|Website||Insurer/Broker||Best Quote (Annual)||Cashback via Quidco|
||17% ( £11.40 on this quote )|
|Compare the Market
||Travel Insurance Club
|Annual worldwide multi-trip cover for a couple aged 40, including baggage and personal items cover, excess in the region of £50.|
The comparison sites did ok and provide a convenient way to compare multiple policies, but you could bag a better deal going direct via a cashback site. Whichever policy you choose check the levels of cover very carefully to ensure they’re adequate and beware ‘bargain’ quotes that have a sky high excess.
I tried a few price comparison sites and the suggested energy providers and plans that could save me money were identical. Based on this I’d suggest using a price comparison site to find a suitable energy supplier/price plan that will save you money and then buy via cashback website.
The going cashback rate appears to be around £20 for switching electricity or gas and £40 if you switch both. Much better you pocket this money than a price comparison site.
The price comparison sites don’t appear to have special deals, so bag yourself some commission by switching policies via a cashback website.
Much the same story as electricity and gas. The comparison sites generally produced generic quotes that were the same as going direct to telephone and broadband providers. Far better to buy via a cashback website and pocket about £50 or more in commission.
Buy via a cashback website.
The price comparison websites can help you find ‘best buy’ savings accounts. But be careful, they tend to display accounts that pay them commission more prominently over those that don’t, so you might have to dig to find the best deals. Cashback websites may offer one or two deals, but the cupboard tends to be rather bare when it comes to savings accounts.
Moneysupermarket has started to offer exclusive market-leading deals which could be worthwhile; they’re currently promoting a ‘best buy’ Bank of Baroda fixed rate savings bond.
Ok at helping you find decent rates, but not as transparent as they could be.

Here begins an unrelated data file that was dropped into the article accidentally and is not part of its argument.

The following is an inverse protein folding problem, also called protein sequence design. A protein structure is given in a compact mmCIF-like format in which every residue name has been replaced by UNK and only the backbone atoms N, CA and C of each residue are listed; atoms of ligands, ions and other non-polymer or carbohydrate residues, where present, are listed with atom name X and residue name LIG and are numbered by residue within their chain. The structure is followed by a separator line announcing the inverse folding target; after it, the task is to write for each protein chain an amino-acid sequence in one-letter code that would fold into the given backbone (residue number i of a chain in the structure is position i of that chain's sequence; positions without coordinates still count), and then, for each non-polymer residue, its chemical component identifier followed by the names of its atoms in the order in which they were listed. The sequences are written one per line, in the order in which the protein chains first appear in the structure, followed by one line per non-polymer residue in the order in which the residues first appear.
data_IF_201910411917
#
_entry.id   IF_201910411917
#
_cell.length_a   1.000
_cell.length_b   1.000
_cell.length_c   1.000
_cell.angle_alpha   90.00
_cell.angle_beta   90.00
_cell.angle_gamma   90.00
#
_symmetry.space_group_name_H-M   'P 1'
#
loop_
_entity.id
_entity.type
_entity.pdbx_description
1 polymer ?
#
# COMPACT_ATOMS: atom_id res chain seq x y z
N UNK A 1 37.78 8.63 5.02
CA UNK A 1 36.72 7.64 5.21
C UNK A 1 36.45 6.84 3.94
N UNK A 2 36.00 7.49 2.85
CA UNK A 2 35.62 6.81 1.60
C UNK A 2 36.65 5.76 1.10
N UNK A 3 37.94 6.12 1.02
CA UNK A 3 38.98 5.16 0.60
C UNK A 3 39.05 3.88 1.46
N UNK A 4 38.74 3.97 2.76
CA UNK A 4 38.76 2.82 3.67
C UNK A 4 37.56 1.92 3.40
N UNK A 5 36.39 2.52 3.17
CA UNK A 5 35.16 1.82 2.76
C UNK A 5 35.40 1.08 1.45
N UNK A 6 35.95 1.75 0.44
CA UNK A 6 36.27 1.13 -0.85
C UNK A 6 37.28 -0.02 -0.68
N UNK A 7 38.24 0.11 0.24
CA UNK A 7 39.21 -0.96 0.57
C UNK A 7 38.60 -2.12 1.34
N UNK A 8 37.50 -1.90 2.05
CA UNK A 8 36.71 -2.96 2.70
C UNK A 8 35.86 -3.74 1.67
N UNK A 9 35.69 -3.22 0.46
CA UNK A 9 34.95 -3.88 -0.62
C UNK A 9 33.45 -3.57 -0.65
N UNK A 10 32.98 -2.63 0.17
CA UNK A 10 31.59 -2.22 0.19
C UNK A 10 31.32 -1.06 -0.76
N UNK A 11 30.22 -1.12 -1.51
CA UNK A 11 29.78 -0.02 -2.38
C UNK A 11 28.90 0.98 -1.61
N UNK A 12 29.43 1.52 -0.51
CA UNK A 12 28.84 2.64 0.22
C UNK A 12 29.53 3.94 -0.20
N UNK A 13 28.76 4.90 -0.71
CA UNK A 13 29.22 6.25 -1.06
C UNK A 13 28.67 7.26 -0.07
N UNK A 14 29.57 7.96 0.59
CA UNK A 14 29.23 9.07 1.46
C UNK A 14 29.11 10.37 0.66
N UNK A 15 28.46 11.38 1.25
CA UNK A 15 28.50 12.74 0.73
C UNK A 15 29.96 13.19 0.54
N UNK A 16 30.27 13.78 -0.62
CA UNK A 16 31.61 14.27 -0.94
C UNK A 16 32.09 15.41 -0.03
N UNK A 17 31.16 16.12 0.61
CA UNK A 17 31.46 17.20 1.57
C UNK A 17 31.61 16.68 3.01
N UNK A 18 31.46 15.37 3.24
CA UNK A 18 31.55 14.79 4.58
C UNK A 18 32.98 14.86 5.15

Price comparison websites have largely avoided investments, which is just as well given the occasions I’ve seen them try (moneysupermarket and fairinvestment) it’s been implemented badly. They’ve either a linked a financial adviser or a random selection of potentially unsuitable investments that just happen to pay a decent commission to the comparison site.
Investments don’t really suit the price comparison model – avoid.
Price comparison sites are money making machines that operate on two simple principals. They want as many people as possible to visit their website and get a quote (hence the annoying ads) and then as high a proportion as possible to subsequently buy something (which relies on competitive quotes and/or your laziness). Don’t ever forget they’re in business to take your money.
Nevertheless, when running the above examples price comparison sites generally performed better than I expected. They certainly don’t offer the best deals across the board and some comparison sites seem to offer consistently better deals than others, so it pays to be wary (and choosy). But used carefully they can offer a convenient way to cut the cost of insurance.
When it comes to utilities you’ll almost certainly do better by using a cashback website (using a comparison site to highlight the best deals).
Savers might find comparison sites useful for hunting down best buys, but price comparison sites currently serve no useful purpose or investors.
I’d be really interested to get your feedback below. What’s your experience of price comparison sites? Have you found better deals elsewhere? And, if so, where?